Local playwright and fabulist Bret Fetzer loves his fairy tales—flights of fancy, whimsical character names, adventure plus a moral, and sometimes a talking household object.
His new Blind Spot, cowritten with Juliet Waller Pruzan (who is also a dancer and choreographer), sticks to the Fetzer playbook: A neglected 8-year-old named Kirsty Vanderkamp explores her house, creating a radio documentary of her adventures. She hangs out with dust-bunny farmers—including a lovelorn boy named Iota Potts and the ungrateful object of his affections, Aura Rotter—under the bed. She visits a burlesque club in the fridge. She sits around with nasty journalists who run a gossip magazine out of the china cabinet called Dish. She ascends to a Scientology-like cult in the bathroom light fixture, whose members say things like: "It's not enough to wipe the smudge from the glass. To truly see clear, you must clean the finger of its oil and filth!"
The story dives high and low, from the light fixture to the slimy water pipes, following Aura's long journey to becoming a jaded, world-weary adventurer and Iota's increasingly sad attempts to find her and woo her back home. The ensemble—including Jennifer Pratt as Vanderkamp and Alissa Mortensen as Aura—is clearly enjoying itself, playing dozens of broad American caricatures from the wheezy old stripper to the itinerant preacher, and singing a few gospel-country songs by Rick Miller.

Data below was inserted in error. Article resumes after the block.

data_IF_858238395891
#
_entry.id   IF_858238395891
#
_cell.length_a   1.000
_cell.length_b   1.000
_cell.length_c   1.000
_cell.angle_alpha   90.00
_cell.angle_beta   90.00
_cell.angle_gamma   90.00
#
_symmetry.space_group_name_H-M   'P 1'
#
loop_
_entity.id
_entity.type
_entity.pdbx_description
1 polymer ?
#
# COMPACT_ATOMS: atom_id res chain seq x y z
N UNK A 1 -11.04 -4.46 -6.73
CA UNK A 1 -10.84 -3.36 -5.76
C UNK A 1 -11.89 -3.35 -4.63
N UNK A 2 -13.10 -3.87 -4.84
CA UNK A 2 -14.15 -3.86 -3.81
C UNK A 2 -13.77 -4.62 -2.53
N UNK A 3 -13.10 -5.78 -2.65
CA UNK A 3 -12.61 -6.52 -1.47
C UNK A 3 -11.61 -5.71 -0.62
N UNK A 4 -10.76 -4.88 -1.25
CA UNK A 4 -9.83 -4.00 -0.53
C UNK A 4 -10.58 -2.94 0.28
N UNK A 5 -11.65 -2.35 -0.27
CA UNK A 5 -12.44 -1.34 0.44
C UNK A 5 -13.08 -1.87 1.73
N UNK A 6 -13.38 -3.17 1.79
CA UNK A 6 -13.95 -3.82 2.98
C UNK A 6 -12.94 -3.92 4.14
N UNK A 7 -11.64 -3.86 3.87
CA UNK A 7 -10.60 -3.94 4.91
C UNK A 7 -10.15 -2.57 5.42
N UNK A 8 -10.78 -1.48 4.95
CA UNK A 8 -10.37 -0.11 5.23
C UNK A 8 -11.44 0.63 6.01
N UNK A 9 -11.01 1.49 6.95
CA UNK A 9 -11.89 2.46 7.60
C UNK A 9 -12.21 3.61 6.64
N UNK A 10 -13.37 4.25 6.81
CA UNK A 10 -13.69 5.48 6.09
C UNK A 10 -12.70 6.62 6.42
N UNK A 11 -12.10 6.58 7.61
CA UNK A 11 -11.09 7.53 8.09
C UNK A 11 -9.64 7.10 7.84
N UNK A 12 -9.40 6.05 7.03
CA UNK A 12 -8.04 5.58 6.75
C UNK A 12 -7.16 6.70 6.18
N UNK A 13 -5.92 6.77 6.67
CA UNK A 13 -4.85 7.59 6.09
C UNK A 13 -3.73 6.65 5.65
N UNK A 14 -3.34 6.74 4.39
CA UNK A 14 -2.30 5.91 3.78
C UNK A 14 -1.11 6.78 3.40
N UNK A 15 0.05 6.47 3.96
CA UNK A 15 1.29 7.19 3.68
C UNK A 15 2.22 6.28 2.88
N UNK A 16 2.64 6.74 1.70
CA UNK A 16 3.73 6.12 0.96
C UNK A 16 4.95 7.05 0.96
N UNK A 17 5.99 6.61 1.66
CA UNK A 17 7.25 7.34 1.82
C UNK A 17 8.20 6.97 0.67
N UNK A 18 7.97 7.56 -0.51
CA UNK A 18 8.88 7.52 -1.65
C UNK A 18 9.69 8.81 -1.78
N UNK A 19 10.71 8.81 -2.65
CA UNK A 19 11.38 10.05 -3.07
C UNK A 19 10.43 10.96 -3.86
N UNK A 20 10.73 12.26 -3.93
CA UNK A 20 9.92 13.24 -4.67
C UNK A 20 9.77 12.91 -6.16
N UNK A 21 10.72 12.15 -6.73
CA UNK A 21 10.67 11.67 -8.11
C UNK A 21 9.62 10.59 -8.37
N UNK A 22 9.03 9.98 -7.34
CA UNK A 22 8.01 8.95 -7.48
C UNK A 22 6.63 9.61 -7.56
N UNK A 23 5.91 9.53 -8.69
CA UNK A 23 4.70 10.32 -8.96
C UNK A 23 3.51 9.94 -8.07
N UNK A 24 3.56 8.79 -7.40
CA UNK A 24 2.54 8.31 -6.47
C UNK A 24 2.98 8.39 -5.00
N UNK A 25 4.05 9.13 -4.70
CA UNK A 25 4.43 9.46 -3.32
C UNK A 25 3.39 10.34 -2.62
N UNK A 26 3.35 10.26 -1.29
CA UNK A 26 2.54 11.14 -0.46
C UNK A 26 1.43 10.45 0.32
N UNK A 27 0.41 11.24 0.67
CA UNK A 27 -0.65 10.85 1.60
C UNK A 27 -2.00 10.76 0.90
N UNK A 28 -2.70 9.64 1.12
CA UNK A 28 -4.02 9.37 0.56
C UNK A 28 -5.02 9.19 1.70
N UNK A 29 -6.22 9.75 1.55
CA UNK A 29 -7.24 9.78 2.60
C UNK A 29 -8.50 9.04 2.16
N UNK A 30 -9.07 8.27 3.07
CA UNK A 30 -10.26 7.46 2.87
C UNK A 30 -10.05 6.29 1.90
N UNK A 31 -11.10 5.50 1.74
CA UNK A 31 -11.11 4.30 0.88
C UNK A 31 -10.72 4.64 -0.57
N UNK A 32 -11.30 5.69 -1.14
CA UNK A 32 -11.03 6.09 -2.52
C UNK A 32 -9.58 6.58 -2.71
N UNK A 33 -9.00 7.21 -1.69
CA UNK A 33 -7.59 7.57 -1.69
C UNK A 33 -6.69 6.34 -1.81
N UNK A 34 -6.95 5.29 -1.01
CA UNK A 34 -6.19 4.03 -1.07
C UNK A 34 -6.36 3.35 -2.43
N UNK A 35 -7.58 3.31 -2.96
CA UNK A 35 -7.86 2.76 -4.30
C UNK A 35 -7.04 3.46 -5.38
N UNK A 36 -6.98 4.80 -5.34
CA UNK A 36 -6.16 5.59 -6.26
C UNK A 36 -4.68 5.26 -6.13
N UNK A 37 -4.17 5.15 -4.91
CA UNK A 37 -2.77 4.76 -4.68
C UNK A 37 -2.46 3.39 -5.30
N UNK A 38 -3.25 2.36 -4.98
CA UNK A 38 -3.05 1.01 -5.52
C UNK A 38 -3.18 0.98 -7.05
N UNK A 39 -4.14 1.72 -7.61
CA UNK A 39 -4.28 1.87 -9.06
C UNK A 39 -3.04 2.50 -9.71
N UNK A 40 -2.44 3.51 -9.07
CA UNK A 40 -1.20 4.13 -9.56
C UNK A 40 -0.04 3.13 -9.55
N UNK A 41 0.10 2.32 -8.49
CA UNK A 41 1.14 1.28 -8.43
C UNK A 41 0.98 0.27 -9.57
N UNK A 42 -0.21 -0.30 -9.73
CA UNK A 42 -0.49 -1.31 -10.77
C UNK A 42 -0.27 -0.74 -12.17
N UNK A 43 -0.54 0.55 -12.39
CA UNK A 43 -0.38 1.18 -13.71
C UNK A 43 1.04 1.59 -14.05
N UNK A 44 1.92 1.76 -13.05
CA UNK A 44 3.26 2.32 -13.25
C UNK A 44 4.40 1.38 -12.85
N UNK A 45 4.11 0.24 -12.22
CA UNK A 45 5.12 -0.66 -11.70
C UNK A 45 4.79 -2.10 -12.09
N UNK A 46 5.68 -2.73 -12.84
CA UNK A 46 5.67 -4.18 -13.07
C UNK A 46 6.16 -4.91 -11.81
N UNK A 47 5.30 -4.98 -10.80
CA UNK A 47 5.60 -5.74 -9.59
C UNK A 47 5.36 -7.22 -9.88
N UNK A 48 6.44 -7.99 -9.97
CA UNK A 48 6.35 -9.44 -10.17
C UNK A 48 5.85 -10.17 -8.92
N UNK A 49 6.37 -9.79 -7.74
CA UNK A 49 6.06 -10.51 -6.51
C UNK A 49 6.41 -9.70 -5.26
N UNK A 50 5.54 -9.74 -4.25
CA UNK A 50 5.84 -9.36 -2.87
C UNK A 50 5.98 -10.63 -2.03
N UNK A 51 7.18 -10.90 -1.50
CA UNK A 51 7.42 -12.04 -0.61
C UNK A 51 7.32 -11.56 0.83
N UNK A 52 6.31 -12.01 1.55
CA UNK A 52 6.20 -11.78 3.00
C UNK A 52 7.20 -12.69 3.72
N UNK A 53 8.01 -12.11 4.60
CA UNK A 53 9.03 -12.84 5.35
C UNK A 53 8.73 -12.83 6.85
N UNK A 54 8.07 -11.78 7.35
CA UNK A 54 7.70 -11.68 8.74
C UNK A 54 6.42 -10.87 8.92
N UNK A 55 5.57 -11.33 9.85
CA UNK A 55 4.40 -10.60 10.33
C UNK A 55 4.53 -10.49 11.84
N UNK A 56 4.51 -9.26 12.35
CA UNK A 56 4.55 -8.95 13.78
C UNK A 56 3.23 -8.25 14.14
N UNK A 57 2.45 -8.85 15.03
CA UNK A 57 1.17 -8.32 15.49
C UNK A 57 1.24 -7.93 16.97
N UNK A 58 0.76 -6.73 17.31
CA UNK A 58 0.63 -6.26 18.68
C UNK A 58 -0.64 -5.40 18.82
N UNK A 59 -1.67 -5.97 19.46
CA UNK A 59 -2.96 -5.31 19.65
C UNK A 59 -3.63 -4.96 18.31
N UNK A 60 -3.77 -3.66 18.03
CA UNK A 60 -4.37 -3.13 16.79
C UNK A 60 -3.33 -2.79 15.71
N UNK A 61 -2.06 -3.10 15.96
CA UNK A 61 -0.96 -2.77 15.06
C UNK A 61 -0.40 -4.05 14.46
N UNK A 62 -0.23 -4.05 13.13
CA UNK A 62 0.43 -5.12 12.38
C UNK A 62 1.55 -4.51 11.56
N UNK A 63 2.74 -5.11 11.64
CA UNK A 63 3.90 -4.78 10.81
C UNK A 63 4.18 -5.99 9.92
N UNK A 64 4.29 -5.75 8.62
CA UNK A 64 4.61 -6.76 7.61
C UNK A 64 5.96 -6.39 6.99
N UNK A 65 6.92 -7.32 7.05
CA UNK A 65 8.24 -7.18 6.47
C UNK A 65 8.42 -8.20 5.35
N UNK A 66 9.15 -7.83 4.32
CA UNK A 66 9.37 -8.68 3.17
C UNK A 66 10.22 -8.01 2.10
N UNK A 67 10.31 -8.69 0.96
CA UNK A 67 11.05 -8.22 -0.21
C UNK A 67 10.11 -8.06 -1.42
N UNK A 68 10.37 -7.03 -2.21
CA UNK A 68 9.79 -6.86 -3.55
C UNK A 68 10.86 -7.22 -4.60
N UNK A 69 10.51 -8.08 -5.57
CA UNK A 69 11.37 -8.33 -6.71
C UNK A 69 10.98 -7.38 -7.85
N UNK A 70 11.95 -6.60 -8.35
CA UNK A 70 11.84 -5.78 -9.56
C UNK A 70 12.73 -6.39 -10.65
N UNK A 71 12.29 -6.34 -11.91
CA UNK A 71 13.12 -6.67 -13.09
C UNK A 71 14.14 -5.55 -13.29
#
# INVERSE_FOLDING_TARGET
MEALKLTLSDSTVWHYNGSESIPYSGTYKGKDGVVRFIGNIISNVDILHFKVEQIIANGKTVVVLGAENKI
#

The digressions into the secret life of the Vanderkamp house are imaginative and fun, but Blind Spot is almost all digressions without a strong center of narrative gravity: Subplots sprawl in all directions, and while we know Vanderkamp falls into this fantasia to escape the frustrating banality of her real life, tighter corollaries between the two worlds would've made for a richer psychic landscape.
And, at over two and a half hours, falling through one looking glass after another eventually loses its charm. By part four, when the Potts family is turning in on itself in some battle between the slave trade and an underground railroad in the household pipes (where bee stingers are the weapon of choice), the whole endeavor loses steam. The play reinvents the house in a childlike way as a rich, surprising place and satirizes all kind of adults, from the poor devout to the filthy rich. But less, in this case, would be more.